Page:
New York Times Article: Excessive Drinking Rose During Pandemic

“My drinking has increased during Covid!” At MM, we’ve been hearing this phrase often in the last year. People who were comfortable with their relationship with alcohol pre-Covid, are now concerned, but they don’t believe this situational increase means they need to quit completely.  They are looking for alternative to AA and abstinence-based programs. They are looking for moderation support to get their drinking back on track to pre-Covid amounts.

In this article, MM Member, Gordon M., relates how anxiety during the pandemic and talk of pending financial doom caused an escalation in his drinking. Not wanting to abstain, he turned to MM for support.  Shortly after joining MM, he jumped onboard for Dryuary.

““I’m happy to say that I haven’t had a drink this year, and I feel a lot better: I sleep better, and I can get more things done,” he said. “The nice thing about this moderation group is that it’s not an all-or-nothing ‘You can never drink again or you’re a failed alcoholic’ approach.”

If you can relate to others who are saying with concern, “My drinking has increased during Covid, but I don’t want to quit, MM is here for you.

To read the full article:

Moderation In The Spotlight

Demi Lovato sparked a firestorm of controversy recently when she revealed in her documentary, Dancing with the Devil, that she is choosing moderation as her recovery strategy.

In the documentary, Lovato and her inner circle, share the harrowing story of her 2018 near-fatal overdose. The four-part series aired on YouTube with the first two episodes released on March 23rd and the third and fourth being released on March 30th and April 6th respectively. The project has met with mixed reviews: some herald Lovato’s openness and courage, others wonder if it’s more about publicity than a “deep dive into addressing her inner demons.” [1]

It’s in the final episode, “Rebirthing” that Lovato talks about her choice to explore moderation.

“I’ve learned that shutting the door on things makes me want to open the door even more,” Lovato explains of her approach to sobriety. “I know I’m done with the stuff that’s going to kill me.” She is lenient with herself when it comes to marijuana and drinking in moderation, in an effort to understand what works for her.[2]

Some of the skeptics point to Lovato’s history of drug abuse as a reason to judge her current decision to moderate alcohol. Since 2010, Lovato has a history of substance abuse, receiving treatment in rehabs, relapsing, and regaining sobriety. Her family and closest friends, believe she is in a different place now.  Watching the film, what stood out is Lovato’s focus on taking care of her own mental health. The singer suffers from depression and says that she has to remain vigilant every day and stays in close communication with her therapist and case manager when she’s struggling emotionally.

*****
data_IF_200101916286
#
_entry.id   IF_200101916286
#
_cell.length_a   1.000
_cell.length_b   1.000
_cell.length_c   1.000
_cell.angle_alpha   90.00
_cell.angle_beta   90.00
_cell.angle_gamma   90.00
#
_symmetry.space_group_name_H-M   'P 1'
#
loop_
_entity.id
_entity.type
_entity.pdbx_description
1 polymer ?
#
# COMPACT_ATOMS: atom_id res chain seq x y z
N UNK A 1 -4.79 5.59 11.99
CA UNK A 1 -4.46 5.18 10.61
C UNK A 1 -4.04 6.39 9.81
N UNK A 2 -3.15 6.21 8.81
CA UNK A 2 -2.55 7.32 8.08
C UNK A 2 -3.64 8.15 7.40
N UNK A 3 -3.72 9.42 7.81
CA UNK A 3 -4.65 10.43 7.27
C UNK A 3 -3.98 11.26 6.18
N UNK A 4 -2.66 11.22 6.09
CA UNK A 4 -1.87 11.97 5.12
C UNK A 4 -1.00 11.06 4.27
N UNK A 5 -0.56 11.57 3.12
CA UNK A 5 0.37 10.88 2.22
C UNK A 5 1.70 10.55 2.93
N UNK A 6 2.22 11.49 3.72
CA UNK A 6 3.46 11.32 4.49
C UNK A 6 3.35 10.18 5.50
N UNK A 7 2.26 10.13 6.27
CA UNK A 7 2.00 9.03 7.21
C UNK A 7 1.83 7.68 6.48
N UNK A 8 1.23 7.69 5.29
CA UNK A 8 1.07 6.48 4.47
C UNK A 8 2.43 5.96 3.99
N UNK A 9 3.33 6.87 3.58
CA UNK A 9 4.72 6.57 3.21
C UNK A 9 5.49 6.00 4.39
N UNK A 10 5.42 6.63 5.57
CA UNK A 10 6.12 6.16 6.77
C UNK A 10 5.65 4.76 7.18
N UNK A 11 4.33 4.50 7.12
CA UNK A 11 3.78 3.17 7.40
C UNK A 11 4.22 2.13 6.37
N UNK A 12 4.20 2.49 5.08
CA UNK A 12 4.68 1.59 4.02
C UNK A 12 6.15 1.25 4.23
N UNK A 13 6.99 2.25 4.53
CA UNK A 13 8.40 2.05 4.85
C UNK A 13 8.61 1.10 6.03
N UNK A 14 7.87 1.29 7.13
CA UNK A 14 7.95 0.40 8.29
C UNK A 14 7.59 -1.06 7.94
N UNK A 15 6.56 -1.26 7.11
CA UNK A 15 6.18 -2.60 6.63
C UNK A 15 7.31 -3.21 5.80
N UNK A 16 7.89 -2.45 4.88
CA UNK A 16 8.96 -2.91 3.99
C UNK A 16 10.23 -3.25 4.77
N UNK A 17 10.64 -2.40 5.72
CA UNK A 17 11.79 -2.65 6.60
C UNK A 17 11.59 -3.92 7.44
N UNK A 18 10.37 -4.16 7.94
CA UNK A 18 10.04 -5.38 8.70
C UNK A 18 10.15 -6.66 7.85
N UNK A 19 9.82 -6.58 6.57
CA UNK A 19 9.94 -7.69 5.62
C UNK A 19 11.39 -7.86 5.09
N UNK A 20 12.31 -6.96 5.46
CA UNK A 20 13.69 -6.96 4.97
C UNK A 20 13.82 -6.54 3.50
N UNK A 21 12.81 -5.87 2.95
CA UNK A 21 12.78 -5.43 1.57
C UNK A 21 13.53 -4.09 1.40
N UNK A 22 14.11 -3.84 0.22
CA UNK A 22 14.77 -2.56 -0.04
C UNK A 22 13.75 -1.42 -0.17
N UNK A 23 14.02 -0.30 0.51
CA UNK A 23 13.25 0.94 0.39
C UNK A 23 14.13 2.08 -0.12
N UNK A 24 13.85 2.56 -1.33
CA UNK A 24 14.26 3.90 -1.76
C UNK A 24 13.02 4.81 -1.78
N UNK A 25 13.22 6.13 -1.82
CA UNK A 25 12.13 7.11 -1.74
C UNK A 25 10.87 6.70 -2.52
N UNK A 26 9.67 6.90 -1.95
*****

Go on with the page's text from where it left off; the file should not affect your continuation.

In his book, The Abstinence Myth,  Dr. Adi Jaffe asserts that “true recovery isn’t about abstinence or sticking with a recovery program”[3]  Jaffe cites the definition of recovery provided by SAMHSA (The Substance Abuse and Mental Health Services Administration), the government office dedicated to improving mental health and addiction in the US, which says that “recovery is a process of change through which individuals improve their health and wellness, live self-directed lives and strive to reach their full potential.”[4]

Lovato’s documentary has stirred up the conversation again on whether or not abstinence is the only viable path to recovery. Perhaps the more appropriate question to ask is: Is Demi Lovato changing? Is she improving her health and wellness? Is she living a self-directed life?  Is she reaching her full potential?  Time will tell, but Dancing with the Devil reflects hope and shines the light on a different path to recovery.

Written by Molly Watts

Breaking the Bottle Legacy


[1] Singleton, Dewey (March 18, 2021). “SXSW Review: ‘Demi Lovato: Dancing with the Devil’ is more concerned about appearances than battling demons”


[3] Jaffe, Adi. The Abstinence Myth: A New Approach For Overcoming Addiction Without Shame, Judgment, Or Rules (p. 59). IGNTD Press. Kindle Edition.

[4] Jaffe, Adi. The Abstinence Myth: A New Approach For Overcoming Addiction Without Shame, Judgment, Or Rules (p. 53). IGNTD Press. Kindle Edition.

My Ongoing Journey To Reduce Drinking With MM: Podcast Interview with Mary Reid (aka Kary May) Executive Director of MM

Podcast of Interview with Mary Reid, MM Executive Director

A couple of weeks ago, I sat down with Molly Watts at Breaking the Bottle Legacy to discuss how it was that I came to Moderation Management (MM) 12 years ago, desperate to reduce my drinking, and where the last twelve years have brought me. It’s been an amazing ride, admittedly bumpy at times, but I now realize those bumps got me where I needed to go-maybe even quicker than I would have gotten there without the bumps. Moderation is not a final destiny, it is a continual journey. I continue that journey on a daily basis, as a member, with the support of the MM communities.  MM is not steps or rules, the members of our communities are MM. MM is the place where we don’t tell each other what to do, instead we share what we have done, what has worked for us and what hasn’t, all the while acknowledging that what works for one does not work for all and that we are all fascinating and unique. We learn from each other while we support each other. We share our most effective tools to reduce drinking. We cheer each other one and we pick each other up.

Mary Reid aka Kary May